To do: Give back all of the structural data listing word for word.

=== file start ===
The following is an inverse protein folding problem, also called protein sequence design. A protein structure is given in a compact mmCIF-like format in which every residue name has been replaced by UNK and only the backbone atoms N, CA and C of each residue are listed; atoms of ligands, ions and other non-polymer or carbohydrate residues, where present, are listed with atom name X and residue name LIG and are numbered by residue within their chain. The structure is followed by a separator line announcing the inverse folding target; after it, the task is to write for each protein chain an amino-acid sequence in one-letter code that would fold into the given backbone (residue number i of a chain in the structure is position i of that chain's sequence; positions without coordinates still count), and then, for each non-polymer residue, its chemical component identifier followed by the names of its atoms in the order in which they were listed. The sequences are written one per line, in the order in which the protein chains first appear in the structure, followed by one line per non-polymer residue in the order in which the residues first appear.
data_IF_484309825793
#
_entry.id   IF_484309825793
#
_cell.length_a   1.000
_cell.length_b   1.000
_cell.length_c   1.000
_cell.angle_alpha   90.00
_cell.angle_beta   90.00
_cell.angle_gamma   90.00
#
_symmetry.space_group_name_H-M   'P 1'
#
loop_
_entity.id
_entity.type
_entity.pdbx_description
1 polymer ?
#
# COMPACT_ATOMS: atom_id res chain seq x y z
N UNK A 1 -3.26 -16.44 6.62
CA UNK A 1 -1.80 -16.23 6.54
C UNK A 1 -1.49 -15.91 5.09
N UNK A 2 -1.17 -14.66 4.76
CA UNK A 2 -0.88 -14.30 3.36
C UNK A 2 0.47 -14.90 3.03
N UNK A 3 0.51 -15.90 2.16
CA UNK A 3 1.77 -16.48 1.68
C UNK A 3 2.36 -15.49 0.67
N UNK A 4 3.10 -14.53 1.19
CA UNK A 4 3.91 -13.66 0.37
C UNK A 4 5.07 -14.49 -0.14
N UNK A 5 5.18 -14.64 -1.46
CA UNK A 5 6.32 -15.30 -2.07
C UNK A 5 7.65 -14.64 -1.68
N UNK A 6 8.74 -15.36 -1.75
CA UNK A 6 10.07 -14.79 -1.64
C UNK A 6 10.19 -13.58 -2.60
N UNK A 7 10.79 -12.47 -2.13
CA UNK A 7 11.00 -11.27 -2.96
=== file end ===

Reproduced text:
The following is an inverse protein folding problem, also called protein sequence design. A protein structure is given in a compact mmCIF-like format in which every residue name has been replaced by UNK and only the backbone atoms N, CA and C of each residue are listed; atoms of ligands, ions and other non-polymer or carbohydrate residues, where present, are listed with atom name X and residue name LIG and are numbered by residue within their chain. The structure is followed by a separator line announcing the inverse folding target; after it, the task is to write for each protein chain an amino-acid sequence in one-letter code that would fold into the given backbone (residue number i of a chain in the structure is position i of that chain's sequence; positions without coordinates still count), and then, for each non-polymer residue, its chemical component identifier followed by the names of its atoms in the order in which they were listed. The sequences are written one per line, in the order in which the protein chains first appear in the structure, followed by one line per non-polymer residue in the order in which the residues first appear.
data_IF_484309825793
#
_entry.id   IF_484309825793
#
_cell.length_a   1.000
_cell.length_b   1.000
_cell.length_c   1.000
_cell.angle_alpha   90.00
_cell.angle_beta   90.00
_cell.angle_gamma   90.00
#
_symmetry.space_group_name_H-M   'P 1'
#
loop_
_entity.id
_entity.type
_entity.pdbx_description
1 polymer ?
#
# COMPACT_ATOMS: atom_id res chain seq x y z
N UNK A 1 -3.26 -16.44 6.62
CA UNK A 1 -1.80 -16.23 6.54
C UNK A 1 -1.49 -15.91 5.09
N UNK A 2 -1.17 -14.66 4.76
CA UNK A 2 -0.88 -14.30 3.36
C UNK A 2 0.47 -14.90 3.03
N UNK A 3 0.51 -15.90 2.16
CA UNK A 3 1.77 -16.48 1.68
C UNK A 3 2.36 -15.49 0.67
N UNK A 4 3.10 -14.53 1.19
CA UNK A 4 3.91 -13.66 0.37
C UNK A 4 5.07 -14.49 -0.14
N UNK A 5 5.18 -14.64 -1.46
CA UNK A 5 6.32 -15.30 -2.07
C UNK A 5 7.65 -14.64 -1.68
N UNK A 6 8.74 -15.36 -1.75
CA UNK A 6 10.07 -14.79 -1.64
C UNK A 6 10.19 -13.58 -2.60
N UNK A 7 10.79 -12.47 -2.13
CA UNK A 7 11.00 -11.27 -2.96